Maybe you have read fluff (airline magazines, beach reading, etc.) that say something along the lines of: “The model and the photographer have a very special relationship where the photo shoot is like sex.” God knows I’ve read that before, and had thought little of it. I’d certainly never felt anything electric in a photo shoot, no matter how scruffily handsome the photographer was. I figured that sort of sexual tension was something that only happened when people shot nudes, implied nudes, or other shoots that required very little clothing. With my very strict “no mature content” policy, I never expected to feel anything but professional camaraderie with a photographer.

Then I shot with Jack.

We shot in a bright, airy, apartment in Brooklyn. It was the middle of summer and in place of an air conditioner, there were huge floor fans set up all over the place. The resulting wind, along with an endless stream of intimate acoustic music piped throughout the apartment, heightened the romantic intensity of the shoot.

Half European and half Middle-Eastern, Jack had the most beautiful green eyes I’d ever seen. A girl could fall into them so deep that she’d never be able to climb back out. Some photographers direct you by striking the pose that they want you to do –it’s very effective, but a total boner-killer. The last thing I’d want in a seduction fantasy is a man who vogues. But Jack worked differently. He murmured instructions and encouragements, directing and working with me in an almost intuitive way; he was the Model Whisperer.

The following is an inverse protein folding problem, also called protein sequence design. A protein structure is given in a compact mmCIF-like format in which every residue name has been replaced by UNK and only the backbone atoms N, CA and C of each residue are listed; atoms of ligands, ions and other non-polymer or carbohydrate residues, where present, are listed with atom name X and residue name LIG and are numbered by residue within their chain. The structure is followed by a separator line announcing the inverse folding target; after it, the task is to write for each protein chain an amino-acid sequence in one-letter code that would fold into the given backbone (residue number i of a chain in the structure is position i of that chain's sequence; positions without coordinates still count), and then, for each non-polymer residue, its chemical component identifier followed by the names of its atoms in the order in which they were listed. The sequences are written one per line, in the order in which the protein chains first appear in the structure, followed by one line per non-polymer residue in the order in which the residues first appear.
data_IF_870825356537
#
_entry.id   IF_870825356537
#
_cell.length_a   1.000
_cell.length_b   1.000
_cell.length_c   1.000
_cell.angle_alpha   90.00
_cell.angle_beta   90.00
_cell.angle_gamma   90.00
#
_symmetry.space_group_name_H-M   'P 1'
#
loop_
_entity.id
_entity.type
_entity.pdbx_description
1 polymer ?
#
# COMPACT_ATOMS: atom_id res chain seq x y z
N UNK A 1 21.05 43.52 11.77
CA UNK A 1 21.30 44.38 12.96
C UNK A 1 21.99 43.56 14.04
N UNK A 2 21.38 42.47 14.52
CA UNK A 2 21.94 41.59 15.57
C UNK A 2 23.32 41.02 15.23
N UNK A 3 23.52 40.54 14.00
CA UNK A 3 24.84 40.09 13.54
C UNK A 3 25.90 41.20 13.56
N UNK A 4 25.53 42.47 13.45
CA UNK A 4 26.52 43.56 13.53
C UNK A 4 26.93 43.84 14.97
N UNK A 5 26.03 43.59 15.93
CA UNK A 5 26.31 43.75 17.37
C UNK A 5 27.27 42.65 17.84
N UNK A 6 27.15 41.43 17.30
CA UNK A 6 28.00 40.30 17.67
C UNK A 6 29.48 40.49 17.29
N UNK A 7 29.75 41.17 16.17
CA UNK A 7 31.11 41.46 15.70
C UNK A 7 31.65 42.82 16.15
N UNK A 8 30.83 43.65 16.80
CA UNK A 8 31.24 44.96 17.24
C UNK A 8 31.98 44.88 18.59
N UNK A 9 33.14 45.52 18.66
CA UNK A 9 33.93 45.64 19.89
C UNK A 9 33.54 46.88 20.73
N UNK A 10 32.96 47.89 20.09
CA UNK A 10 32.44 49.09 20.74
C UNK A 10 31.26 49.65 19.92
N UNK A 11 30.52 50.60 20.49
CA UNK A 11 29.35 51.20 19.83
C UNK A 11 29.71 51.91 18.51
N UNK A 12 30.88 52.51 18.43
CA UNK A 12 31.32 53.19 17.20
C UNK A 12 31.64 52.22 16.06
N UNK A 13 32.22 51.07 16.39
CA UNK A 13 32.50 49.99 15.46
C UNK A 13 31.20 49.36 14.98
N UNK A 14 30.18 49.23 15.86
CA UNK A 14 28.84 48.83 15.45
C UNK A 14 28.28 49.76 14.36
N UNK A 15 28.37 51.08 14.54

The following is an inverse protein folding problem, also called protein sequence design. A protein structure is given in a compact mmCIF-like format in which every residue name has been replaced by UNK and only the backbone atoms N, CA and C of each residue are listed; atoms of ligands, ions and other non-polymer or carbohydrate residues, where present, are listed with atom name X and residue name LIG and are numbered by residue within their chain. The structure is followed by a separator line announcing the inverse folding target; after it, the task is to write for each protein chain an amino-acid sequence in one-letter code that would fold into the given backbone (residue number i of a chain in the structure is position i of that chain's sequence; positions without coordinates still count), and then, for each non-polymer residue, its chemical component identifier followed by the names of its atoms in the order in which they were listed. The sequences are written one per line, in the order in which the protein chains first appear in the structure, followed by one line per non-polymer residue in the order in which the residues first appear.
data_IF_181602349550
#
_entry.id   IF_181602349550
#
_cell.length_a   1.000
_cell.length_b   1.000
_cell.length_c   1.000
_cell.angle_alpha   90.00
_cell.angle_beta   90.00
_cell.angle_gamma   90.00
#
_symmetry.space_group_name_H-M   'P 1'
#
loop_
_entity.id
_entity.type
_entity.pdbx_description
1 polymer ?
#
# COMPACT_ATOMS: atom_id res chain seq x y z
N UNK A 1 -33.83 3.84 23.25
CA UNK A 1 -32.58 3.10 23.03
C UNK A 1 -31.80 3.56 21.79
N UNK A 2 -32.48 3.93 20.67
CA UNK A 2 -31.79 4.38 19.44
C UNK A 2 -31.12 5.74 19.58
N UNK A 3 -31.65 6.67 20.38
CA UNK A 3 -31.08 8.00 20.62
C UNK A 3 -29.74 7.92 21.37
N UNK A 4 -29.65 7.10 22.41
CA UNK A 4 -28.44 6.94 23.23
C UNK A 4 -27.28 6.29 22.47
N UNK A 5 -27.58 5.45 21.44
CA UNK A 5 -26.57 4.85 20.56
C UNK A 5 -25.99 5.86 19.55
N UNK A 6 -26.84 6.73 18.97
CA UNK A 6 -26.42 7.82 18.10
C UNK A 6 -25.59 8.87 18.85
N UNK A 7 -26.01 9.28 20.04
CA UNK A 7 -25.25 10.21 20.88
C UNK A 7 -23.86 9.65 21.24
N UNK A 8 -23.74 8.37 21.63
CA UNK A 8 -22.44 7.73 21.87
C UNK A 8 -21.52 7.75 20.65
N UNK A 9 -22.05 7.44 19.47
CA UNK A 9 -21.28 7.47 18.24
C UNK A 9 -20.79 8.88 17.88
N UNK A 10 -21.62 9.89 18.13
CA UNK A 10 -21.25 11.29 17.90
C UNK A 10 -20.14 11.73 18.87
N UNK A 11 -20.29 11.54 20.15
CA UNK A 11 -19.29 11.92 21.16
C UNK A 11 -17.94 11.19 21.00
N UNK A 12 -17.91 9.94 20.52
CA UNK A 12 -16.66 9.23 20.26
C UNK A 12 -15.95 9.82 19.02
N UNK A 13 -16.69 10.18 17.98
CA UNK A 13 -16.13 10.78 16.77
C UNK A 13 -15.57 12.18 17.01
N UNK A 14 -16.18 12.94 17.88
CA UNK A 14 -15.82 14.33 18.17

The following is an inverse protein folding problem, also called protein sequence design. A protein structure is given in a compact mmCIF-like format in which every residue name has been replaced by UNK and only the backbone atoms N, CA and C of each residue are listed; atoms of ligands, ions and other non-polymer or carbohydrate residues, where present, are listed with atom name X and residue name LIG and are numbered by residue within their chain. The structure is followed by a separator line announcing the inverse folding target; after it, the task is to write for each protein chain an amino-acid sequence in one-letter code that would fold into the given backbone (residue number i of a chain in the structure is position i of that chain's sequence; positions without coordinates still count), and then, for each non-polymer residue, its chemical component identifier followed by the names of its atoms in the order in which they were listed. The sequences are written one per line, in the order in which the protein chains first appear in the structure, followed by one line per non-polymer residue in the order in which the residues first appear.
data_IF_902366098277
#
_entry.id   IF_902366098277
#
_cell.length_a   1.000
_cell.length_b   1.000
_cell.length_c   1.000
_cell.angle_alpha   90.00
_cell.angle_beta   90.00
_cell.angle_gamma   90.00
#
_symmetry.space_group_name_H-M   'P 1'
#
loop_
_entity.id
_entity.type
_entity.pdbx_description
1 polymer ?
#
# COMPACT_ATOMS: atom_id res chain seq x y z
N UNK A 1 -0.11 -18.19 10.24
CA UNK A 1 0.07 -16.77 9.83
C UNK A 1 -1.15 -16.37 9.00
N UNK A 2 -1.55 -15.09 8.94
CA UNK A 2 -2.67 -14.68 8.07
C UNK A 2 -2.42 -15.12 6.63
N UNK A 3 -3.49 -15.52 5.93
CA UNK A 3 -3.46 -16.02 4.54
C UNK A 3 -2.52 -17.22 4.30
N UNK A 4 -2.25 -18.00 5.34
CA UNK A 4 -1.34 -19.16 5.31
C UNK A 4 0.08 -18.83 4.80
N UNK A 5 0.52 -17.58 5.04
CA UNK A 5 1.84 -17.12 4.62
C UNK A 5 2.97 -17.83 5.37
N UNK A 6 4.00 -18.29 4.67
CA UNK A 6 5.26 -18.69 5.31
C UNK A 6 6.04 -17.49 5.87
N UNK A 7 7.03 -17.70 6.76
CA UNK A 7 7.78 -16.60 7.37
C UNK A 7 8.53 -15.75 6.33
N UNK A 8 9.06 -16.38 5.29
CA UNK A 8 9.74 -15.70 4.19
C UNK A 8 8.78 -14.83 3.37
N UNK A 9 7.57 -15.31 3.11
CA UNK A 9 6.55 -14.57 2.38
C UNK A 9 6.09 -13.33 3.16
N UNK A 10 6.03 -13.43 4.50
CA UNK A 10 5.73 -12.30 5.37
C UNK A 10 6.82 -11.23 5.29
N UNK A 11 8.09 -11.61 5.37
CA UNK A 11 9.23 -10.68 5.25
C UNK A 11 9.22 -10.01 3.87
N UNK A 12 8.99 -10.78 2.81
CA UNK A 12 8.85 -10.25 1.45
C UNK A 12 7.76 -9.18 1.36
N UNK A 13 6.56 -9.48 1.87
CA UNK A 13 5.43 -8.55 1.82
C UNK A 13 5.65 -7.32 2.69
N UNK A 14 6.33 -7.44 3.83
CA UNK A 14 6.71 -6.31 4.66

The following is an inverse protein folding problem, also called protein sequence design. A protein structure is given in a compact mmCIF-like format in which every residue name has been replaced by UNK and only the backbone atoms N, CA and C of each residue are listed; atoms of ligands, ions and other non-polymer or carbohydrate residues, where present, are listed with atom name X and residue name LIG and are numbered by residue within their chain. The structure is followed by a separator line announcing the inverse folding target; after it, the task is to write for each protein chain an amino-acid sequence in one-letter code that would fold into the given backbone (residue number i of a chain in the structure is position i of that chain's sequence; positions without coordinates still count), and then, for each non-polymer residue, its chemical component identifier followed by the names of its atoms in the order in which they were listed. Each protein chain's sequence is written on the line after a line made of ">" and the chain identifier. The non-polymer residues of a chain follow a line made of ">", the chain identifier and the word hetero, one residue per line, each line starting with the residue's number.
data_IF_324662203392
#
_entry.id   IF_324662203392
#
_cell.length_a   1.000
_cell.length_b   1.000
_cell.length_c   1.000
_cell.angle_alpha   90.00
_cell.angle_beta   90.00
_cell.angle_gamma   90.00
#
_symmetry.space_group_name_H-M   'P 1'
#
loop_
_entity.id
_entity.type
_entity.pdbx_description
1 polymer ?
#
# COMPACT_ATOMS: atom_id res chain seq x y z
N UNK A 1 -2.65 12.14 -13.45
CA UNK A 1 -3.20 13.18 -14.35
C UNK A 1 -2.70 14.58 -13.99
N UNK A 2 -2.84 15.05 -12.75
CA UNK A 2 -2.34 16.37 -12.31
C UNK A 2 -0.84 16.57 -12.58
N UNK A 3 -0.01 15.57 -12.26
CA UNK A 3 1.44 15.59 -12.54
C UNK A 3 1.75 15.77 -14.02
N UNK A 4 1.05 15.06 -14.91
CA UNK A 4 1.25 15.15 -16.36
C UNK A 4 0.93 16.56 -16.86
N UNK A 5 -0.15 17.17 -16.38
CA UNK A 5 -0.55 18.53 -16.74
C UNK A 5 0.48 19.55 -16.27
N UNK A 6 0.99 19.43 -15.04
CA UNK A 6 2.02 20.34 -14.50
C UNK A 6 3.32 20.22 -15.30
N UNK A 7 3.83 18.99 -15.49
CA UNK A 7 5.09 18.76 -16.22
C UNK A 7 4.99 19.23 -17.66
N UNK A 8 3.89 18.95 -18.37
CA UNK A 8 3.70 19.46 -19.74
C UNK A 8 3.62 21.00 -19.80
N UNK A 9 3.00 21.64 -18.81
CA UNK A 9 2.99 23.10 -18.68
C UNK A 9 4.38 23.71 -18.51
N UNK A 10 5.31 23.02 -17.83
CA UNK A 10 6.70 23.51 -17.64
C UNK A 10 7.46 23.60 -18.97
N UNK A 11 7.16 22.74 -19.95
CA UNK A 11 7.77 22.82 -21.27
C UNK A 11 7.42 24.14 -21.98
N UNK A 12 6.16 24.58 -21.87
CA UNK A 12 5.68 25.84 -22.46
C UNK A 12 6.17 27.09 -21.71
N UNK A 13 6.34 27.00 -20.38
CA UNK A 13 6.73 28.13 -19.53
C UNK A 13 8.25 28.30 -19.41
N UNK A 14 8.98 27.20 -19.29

In turn, I tried to look through the camera and into his crazy green eyes. Whenever he would come close and touch me, pick a strand of stray hair off of my neck, say, I’d hold my breath, unable to bear the closeness, the intimacy. We were like two opposite charged magnets, forced to work in a small space without touching one another.

We shot for hours and went from distant and polite, to intimate… but still polite. And by the end of it, damn, what can I say… I wanted to shove him against a wall, is what I can say. What’s more, underneath all of that electricity was the constant tug of another green-eyed creature: jealousy. We both knew that we couldn’t have the other person, in any sense. Because we’re grown-ups, because we work with other models and photographers all the time, and we can’t go around thinking every photo shoot has some special meaning to it. The energy generated between us had no endurance, was ephemeral.

Which is precisely why the pictures have to be so good. Because that’s where all the want goes; they’re our only outlet. That’s why the pictures are important, why we care so much about lighting and angle and background. Beyond the project at hand, is our ego at play.